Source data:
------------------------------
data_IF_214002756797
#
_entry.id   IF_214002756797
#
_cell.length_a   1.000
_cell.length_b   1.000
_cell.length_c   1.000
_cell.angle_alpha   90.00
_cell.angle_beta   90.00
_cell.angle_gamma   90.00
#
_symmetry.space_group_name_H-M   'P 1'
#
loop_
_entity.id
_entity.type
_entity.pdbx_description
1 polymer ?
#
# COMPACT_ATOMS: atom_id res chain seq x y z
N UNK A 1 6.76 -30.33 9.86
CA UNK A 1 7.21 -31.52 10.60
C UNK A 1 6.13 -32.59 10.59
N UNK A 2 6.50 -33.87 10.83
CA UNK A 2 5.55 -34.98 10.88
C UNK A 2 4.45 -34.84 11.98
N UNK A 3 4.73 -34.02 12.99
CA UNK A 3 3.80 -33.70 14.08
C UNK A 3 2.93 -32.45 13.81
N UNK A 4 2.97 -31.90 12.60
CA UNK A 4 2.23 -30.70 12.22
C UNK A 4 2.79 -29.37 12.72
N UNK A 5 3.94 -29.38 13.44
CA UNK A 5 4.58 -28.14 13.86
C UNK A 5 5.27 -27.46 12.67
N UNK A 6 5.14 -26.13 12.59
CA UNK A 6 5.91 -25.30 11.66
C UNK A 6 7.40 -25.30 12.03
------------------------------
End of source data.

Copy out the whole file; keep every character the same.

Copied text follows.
data_IF_214002756797
#
_entry.id   IF_214002756797
#
_cell.length_a   1.000
_cell.length_b   1.000
_cell.length_c   1.000
_cell.angle_alpha   90.00
_cell.angle_beta   90.00
_cell.angle_gamma   90.00
#
_symmetry.space_group_name_H-M   'P 1'
#
loop_
_entity.id
_entity.type
_entity.pdbx_description
1 polymer ?
#
# COMPACT_ATOMS: atom_id res chain seq x y z
N UNK A 1 6.76 -30.33 9.86
CA UNK A 1 7.21 -31.52 10.60
C UNK A 1 6.13 -32.59 10.59
N UNK A 2 6.50 -33.87 10.83
CA UNK A 2 5.55 -34.98 10.88
C UNK A 2 4.45 -34.84 11.98
N UNK A 3 4.73 -34.02 12.99
CA UNK A 3 3.80 -33.70 14.08
C UNK A 3 2.93 -32.45 13.81
N UNK A 4 2.97 -31.90 12.60
CA UNK A 4 2.23 -30.70 12.22
C UNK A 4 2.79 -29.37 12.72
N UNK A 5 3.94 -29.38 13.44
CA UNK A 5 4.58 -28.14 13.86
C UNK A 5 5.27 -27.46 12.67
N UNK A 6 5.14 -26.13 12.59
CA UNK A 6 5.91 -25.30 11.66
C UNK A 6 7.40 -25.30 12.03